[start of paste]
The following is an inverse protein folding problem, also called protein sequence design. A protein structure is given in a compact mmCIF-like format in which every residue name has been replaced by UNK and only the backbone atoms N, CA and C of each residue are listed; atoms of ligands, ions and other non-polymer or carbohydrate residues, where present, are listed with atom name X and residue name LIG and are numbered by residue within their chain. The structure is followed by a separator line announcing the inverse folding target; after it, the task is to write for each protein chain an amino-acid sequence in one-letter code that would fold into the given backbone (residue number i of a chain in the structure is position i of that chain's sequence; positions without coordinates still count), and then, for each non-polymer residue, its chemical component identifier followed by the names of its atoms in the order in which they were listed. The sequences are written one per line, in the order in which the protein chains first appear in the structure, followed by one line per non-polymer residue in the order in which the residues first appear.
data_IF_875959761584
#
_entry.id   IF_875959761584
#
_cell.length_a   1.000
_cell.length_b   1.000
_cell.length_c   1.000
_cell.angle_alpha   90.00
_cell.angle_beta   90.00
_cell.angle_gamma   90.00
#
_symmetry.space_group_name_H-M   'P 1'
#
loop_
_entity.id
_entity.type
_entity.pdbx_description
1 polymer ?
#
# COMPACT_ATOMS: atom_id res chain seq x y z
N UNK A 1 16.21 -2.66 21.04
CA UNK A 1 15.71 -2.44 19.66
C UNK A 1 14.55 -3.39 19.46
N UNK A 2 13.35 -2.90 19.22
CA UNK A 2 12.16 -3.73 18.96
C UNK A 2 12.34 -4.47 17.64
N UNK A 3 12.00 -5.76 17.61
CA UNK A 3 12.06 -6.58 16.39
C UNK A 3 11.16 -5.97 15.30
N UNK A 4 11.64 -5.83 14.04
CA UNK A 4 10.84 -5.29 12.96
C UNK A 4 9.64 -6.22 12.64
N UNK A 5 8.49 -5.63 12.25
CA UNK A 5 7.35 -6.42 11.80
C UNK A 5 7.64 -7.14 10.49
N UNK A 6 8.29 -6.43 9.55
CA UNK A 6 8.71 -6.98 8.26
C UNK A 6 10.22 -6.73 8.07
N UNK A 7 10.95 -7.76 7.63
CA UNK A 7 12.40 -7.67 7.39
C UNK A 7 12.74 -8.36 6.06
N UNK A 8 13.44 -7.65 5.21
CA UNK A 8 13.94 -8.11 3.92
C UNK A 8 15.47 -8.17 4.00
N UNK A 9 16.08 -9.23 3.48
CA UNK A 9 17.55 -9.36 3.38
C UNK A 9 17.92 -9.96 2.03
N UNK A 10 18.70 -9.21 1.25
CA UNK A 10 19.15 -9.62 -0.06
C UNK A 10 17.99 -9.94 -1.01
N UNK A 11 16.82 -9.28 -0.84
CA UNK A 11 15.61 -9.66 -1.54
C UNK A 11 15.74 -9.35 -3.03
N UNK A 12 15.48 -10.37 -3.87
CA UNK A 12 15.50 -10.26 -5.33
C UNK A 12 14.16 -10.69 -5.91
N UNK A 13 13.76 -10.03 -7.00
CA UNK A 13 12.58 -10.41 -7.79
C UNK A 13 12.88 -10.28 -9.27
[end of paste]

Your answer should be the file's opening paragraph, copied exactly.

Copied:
The following is an inverse protein folding problem, also called protein sequence design. A protein structure is given in a compact mmCIF-like format in which every residue name has been replaced by UNK and only the backbone atoms N, CA and C of each residue are listed; atoms of ligands, ions and other non-polymer or carbohydrate residues, where present, are listed with atom name X and residue name LIG and are numbered by residue within their chain. The structure is followed by a separator line announcing the inverse folding target; after it, the task is to write for each protein chain an amino-acid sequence in one-letter code that would fold into the given backbone (residue number i of a chain in the structure is position i of that chain's sequence; positions without coordinates still count), and then, for each non-polymer residue, its chemical component identifier followed by the names of its atoms in the order in which they were listed. The sequences are written one per line, in the order in which the protein chains first appear in the structure, followed by one line per non-polymer residue in the order in which the residues first appear.